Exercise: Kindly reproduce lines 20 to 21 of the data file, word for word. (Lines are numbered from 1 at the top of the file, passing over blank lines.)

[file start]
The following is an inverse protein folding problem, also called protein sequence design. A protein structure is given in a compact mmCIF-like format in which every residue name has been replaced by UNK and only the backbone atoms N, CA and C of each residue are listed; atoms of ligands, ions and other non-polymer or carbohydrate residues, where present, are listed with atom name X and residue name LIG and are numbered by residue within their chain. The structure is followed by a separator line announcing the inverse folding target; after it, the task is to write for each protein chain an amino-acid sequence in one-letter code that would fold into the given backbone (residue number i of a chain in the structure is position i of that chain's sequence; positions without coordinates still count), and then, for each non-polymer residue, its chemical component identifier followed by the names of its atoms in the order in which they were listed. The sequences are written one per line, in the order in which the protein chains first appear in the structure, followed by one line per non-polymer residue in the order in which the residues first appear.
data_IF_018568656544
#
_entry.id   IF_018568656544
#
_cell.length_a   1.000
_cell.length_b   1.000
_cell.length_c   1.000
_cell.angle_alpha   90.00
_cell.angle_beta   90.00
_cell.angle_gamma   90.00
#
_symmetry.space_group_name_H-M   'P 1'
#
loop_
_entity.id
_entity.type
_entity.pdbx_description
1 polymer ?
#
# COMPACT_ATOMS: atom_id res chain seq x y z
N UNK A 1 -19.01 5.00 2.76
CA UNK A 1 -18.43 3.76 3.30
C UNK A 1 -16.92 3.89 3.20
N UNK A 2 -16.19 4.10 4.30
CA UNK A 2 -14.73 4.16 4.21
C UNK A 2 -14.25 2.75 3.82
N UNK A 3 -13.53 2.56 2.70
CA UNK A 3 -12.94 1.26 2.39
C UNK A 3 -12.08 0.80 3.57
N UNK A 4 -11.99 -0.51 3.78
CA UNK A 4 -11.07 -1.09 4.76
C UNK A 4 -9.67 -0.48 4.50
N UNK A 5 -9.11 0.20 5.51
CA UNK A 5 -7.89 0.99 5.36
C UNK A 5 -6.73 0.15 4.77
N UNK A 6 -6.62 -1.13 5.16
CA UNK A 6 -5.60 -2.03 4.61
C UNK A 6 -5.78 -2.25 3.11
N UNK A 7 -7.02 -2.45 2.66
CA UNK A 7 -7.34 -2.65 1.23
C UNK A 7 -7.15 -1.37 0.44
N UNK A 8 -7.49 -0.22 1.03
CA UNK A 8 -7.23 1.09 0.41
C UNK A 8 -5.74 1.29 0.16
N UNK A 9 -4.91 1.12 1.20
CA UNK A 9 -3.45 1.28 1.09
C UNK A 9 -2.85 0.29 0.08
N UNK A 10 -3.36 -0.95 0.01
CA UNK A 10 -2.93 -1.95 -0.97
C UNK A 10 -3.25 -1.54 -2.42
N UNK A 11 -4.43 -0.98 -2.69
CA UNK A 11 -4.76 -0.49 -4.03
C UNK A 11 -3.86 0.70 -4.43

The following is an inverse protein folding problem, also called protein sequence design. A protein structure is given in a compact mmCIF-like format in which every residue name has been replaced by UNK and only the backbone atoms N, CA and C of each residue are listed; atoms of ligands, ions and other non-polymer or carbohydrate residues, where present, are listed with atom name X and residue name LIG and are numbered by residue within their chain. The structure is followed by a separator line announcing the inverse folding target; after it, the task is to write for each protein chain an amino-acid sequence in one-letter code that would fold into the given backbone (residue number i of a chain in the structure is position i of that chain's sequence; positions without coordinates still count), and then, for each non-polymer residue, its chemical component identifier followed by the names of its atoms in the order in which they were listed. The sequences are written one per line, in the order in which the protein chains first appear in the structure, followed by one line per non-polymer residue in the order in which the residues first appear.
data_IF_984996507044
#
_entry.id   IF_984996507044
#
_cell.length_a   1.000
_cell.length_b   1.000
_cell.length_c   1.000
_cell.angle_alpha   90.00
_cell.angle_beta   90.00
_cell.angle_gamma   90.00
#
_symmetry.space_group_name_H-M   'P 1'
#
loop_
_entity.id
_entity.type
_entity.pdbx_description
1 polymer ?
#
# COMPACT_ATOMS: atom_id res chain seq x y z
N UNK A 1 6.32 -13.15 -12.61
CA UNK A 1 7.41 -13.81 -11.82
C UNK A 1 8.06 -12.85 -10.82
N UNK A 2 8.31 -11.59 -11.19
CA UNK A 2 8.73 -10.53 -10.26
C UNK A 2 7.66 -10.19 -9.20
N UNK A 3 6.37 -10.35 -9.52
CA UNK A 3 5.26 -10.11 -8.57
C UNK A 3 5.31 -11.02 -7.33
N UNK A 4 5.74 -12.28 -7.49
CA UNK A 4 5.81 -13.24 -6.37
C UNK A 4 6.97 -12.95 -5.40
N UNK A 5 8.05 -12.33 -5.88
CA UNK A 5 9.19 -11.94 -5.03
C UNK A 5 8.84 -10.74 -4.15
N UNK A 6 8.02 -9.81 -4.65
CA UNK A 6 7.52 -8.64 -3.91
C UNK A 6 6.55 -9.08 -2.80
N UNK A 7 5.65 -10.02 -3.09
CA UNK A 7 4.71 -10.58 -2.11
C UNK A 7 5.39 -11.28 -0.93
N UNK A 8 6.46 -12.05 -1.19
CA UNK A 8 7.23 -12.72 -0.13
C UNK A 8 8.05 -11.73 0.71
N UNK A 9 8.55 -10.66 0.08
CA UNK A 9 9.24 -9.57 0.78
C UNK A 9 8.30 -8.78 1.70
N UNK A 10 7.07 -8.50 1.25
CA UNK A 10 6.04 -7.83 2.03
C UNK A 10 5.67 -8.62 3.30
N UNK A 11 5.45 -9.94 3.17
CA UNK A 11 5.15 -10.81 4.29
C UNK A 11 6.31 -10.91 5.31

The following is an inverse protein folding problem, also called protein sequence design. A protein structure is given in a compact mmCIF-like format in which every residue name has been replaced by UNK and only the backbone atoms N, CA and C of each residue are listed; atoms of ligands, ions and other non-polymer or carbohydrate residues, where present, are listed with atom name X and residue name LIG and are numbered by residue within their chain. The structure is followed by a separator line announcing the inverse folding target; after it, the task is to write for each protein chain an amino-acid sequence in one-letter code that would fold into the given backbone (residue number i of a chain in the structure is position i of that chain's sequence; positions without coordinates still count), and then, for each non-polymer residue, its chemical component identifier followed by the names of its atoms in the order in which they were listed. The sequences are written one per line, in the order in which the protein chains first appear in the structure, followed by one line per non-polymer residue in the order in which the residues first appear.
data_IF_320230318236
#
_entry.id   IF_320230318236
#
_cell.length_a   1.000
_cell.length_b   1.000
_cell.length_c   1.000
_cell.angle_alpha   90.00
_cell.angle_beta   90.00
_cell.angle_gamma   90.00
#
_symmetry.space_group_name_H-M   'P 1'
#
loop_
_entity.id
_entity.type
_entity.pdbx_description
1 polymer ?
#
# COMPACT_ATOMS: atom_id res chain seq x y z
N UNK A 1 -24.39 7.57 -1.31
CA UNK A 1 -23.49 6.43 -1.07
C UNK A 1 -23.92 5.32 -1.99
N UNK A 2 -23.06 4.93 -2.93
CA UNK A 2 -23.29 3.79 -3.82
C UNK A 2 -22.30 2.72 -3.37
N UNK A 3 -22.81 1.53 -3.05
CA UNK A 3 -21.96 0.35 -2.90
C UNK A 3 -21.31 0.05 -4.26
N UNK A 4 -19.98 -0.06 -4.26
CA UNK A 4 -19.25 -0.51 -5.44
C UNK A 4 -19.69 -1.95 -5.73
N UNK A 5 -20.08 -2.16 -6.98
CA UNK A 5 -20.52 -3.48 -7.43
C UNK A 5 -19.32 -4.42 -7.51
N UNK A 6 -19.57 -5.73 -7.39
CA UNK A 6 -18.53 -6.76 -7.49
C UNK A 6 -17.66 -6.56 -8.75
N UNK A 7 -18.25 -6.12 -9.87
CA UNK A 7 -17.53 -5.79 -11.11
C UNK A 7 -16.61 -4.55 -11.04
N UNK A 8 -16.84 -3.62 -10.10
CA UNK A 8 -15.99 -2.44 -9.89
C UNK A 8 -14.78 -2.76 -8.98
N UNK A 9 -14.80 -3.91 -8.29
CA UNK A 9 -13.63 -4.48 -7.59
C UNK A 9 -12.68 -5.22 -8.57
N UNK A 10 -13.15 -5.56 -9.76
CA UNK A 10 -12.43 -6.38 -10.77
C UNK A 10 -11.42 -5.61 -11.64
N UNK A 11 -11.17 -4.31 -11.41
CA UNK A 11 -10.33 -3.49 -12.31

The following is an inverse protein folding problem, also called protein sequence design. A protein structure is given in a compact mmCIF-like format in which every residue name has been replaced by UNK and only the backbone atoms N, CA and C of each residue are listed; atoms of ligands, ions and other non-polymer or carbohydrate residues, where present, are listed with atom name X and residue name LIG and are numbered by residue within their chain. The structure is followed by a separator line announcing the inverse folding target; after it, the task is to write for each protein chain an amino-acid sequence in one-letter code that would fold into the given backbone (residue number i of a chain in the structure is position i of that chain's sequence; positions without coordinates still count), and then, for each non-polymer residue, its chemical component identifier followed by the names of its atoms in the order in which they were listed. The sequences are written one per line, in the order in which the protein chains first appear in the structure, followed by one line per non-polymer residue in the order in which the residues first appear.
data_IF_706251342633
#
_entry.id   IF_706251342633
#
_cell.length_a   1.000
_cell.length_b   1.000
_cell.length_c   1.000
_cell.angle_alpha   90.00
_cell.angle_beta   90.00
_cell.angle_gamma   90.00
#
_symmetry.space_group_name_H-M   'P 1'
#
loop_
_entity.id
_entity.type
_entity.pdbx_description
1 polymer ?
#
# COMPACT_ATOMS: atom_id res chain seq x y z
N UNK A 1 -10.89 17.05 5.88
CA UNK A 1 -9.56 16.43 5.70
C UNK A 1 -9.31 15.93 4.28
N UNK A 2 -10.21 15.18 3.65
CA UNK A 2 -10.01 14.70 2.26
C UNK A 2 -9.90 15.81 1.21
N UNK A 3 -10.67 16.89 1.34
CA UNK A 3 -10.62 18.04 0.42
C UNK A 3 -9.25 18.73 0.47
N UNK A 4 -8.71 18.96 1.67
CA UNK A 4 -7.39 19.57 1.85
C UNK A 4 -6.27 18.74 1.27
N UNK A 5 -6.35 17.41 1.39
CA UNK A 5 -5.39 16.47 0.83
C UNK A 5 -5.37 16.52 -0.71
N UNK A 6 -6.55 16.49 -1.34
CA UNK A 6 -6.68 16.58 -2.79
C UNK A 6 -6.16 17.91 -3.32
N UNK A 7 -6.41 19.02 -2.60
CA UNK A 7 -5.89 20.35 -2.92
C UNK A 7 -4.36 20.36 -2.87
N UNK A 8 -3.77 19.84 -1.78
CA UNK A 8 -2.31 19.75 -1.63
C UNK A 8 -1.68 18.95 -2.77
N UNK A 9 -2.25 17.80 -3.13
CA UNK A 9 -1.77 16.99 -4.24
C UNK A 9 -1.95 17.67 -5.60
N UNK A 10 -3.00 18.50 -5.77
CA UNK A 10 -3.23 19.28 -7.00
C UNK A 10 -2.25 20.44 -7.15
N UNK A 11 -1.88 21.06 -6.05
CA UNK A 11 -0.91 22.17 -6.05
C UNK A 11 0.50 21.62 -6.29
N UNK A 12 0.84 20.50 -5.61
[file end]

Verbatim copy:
#
# COMPACT_ATOMS: atom_id res chain seq x y z